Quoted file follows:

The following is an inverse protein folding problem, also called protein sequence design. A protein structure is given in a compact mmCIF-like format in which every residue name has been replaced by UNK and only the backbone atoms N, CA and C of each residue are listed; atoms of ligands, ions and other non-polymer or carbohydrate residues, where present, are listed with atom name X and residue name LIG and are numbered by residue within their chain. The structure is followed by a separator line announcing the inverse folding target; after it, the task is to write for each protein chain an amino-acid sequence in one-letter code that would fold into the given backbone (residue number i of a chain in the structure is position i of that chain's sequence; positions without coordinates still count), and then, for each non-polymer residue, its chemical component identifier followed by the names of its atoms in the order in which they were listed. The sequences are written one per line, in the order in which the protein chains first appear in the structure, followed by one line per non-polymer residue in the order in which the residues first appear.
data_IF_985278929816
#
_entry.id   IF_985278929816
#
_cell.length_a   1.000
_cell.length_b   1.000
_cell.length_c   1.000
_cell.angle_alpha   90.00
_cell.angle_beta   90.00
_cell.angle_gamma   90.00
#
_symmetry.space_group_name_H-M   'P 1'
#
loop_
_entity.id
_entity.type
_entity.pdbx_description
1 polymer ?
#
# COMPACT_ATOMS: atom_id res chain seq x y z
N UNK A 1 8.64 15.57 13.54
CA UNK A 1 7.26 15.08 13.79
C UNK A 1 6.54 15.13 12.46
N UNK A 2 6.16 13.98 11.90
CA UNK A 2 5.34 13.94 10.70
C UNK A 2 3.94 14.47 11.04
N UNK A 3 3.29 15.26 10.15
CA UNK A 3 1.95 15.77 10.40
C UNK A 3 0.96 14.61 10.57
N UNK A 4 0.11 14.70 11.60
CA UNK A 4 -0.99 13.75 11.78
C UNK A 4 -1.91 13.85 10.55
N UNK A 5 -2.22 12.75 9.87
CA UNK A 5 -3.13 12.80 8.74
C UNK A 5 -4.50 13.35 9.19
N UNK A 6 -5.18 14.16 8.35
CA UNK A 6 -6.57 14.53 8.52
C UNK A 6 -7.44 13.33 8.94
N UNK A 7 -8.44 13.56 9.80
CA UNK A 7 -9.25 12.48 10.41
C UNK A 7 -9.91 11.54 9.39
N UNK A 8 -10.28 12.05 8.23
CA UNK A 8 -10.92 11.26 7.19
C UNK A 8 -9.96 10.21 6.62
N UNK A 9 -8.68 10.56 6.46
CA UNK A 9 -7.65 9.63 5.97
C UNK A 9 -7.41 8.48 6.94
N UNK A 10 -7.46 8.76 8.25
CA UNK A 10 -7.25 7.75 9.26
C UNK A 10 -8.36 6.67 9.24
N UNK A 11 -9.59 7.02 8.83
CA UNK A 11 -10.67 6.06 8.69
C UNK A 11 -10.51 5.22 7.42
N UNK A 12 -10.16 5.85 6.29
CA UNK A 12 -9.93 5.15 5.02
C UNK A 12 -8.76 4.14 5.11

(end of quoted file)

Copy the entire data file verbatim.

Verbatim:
The following is an inverse protein folding problem, also called protein sequence design. A protein structure is given in a compact mmCIF-like format in which every residue name has been replaced by UNK and only the backbone atoms N, CA and C of each residue are listed; atoms of ligands, ions and other non-polymer or carbohydrate residues, where present, are listed with atom name X and residue name LIG and are numbered by residue within their chain. The structure is followed by a separator line announcing the inverse folding target; after it, the task is to write for each protein chain an amino-acid sequence in one-letter code that would fold into the given backbone (residue number i of a chain in the structure is position i of that chain's sequence; positions without coordinates still count), and then, for each non-polymer residue, its chemical component identifier followed by the names of its atoms in the order in which they were listed. The sequences are written one per line, in the order in which the protein chains first appear in the structure, followed by one line per non-polymer residue in the order in which the residues first appear.
data_IF_985278929816
#
_entry.id   IF_985278929816
#
_cell.length_a   1.000
_cell.length_b   1.000
_cell.length_c   1.000
_cell.angle_alpha   90.00
_cell.angle_beta   90.00
_cell.angle_gamma   90.00
#
_symmetry.space_group_name_H-M   'P 1'
#
loop_
_entity.id
_entity.type
_entity.pdbx_description
1 polymer ?
#
# COMPACT_ATOMS: atom_id res chain seq x y z
N UNK A 1 8.64 15.57 13.54
CA UNK A 1 7.26 15.08 13.79
C UNK A 1 6.54 15.13 12.46
N UNK A 2 6.16 13.98 11.90
CA UNK A 2 5.34 13.94 10.70
C UNK A 2 3.94 14.47 11.04
N UNK A 3 3.29 15.26 10.15
CA UNK A 3 1.95 15.77 10.40
C UNK A 3 0.96 14.61 10.57
N UNK A 4 0.11 14.70 11.60
CA UNK A 4 -0.99 13.75 11.78
C UNK A 4 -1.91 13.85 10.55
N UNK A 5 -2.22 12.75 9.87
CA UNK A 5 -3.13 12.80 8.74
C UNK A 5 -4.50 13.35 9.19
N UNK A 6 -5.18 14.16 8.35
CA UNK A 6 -6.57 14.53 8.52
C UNK A 6 -7.44 13.33 8.94
N UNK A 7 -8.44 13.56 9.80
CA UNK A 7 -9.25 12.48 10.41
C UNK A 7 -9.91 11.54 9.39
N UNK A 8 -10.28 12.05 8.23
CA UNK A 8 -10.92 11.26 7.19
C UNK A 8 -9.96 10.21 6.62
N UNK A 9 -8.68 10.56 6.46
CA UNK A 9 -7.65 9.63 5.97
C UNK A 9 -7.41 8.48 6.94
N UNK A 10 -7.46 8.76 8.25
CA UNK A 10 -7.25 7.75 9.26
C UNK A 10 -8.36 6.67 9.24
N UNK A 11 -9.59 7.02 8.83
CA UNK A 11 -10.67 6.06 8.69
C UNK A 11 -10.51 5.22 7.42
N UNK A 12 -10.16 5.85 6.29
CA UNK A 12 -9.93 5.15 5.02
C UNK A 12 -8.76 4.14 5.11